Meijer now offers all Ohio customers the ability to shop and bag as they go with the expansion of its Shop & Scan mobile app. The cashierless checkout option allows customers to avoid lines and personalize their shopping visit. The Ohio expansion is part of the retailer’s plan to take the technology to all 235 stores. It currently is available in 179 stores in the Chicago metro area, Indiana, Michigan and Ohio.
To use, customers simply download the app to their mobile phones and scan the barcodes on products as they shop before scanning their phone at a self-checkout lane to finish the transaction and pay.
“We’re all challenged by time and busy schedules, so Shop & Scan allows customers the opportunity to truly be in control of their shopping trip, from the moment they walk in our stores to the minute they walk out,” said Tom Wilson, Meijer regional VP. “Customers are appreciative of the simplicity of scanning and bagging as they go because they can save time and avoid lines, speeding up their checkout experience.”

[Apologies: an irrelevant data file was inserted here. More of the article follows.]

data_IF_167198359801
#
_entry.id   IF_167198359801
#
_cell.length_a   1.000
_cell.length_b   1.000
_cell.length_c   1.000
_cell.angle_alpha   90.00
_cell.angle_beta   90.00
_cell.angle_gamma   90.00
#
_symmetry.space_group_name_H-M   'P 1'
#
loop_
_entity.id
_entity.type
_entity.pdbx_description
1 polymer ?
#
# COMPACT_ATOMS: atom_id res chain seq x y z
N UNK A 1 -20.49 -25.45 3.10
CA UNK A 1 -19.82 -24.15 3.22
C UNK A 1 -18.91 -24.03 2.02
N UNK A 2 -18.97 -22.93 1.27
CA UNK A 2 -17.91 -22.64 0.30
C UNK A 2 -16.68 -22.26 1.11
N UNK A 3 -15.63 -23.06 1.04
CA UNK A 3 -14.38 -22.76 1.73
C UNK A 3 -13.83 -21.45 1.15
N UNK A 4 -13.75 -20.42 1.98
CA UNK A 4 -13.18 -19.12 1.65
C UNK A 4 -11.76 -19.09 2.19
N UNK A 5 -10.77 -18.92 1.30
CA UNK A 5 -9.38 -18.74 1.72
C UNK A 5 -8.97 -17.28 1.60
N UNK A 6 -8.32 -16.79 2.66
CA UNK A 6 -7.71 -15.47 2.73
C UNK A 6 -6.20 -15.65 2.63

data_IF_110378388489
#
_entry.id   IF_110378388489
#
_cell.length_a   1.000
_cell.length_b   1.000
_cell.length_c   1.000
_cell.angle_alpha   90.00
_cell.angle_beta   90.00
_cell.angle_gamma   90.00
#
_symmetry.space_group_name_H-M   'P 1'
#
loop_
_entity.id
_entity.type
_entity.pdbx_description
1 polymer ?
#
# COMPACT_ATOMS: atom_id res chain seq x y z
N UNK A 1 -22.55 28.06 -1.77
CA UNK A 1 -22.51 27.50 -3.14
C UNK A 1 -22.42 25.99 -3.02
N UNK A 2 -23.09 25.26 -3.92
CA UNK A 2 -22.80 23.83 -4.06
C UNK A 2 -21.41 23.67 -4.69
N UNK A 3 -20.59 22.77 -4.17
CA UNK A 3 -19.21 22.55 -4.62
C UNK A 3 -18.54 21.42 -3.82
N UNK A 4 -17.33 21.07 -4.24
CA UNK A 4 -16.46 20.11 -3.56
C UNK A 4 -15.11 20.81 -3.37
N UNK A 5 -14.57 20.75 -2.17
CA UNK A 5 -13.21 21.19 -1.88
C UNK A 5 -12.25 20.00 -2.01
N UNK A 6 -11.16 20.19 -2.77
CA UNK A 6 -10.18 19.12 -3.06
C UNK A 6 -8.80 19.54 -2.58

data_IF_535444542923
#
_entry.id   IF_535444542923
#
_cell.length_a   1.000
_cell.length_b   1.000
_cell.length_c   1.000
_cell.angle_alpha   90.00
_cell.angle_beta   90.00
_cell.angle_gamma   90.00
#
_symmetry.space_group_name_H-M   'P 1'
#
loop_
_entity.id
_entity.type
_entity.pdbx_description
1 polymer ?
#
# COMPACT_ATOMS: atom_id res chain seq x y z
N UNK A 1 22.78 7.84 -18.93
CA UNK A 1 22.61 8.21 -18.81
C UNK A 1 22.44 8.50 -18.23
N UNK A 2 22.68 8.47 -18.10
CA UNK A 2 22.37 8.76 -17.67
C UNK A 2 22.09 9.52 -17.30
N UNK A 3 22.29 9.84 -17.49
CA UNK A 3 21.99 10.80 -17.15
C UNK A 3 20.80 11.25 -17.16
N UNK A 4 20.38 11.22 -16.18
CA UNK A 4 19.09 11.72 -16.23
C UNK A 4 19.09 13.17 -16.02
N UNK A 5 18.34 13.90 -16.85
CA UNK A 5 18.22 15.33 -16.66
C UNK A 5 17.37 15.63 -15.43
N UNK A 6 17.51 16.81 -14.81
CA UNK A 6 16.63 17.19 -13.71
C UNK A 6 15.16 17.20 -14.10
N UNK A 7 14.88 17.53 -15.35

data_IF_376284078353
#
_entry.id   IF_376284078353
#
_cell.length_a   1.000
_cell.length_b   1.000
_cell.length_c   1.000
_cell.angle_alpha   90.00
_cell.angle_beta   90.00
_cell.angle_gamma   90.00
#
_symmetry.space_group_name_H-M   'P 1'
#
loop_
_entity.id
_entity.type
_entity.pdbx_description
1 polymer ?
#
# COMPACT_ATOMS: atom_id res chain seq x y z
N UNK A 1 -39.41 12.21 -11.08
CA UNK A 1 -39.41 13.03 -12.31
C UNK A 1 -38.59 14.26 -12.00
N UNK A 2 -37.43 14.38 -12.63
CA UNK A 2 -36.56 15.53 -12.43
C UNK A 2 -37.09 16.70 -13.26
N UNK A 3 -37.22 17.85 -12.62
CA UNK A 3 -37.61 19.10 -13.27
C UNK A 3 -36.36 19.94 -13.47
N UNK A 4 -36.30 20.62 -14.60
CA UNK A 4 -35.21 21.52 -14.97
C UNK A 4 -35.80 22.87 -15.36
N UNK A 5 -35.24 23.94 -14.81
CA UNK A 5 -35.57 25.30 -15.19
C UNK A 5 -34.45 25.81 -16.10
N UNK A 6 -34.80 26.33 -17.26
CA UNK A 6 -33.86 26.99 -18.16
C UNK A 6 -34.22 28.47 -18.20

The app has been downloaded more than 1.1 million times, according to Wilson, with more than 80% of Meijer’s shoppers having used it.
The industry seems split on this type of technology. Amazon is going full force with its Amazon Go stores, planning to open 3,000 locations by 2021, while Walmart abandoned its scan-and-go app in 2018. The difference could be that Amazon’s approach is completely autonomous checkout, requiring no effort on the part of the consumer aside from actually picking up the products; the scan-and-go apps are simply another version of self-checkout, with a stop still needed at a register to pay.
Both technologies have their proponents—several new players in the market are making autonomous checkout more financially accessible for retailers, and more retailers are investing in the scan-and-go technology every day, it seems. They also have their detractors, with several municipalities and states such as Philadelphia and New Jersey outlawing cashless stores. So it will be interesting to see if the technological advances will end up reshaping how customers pay for groceries.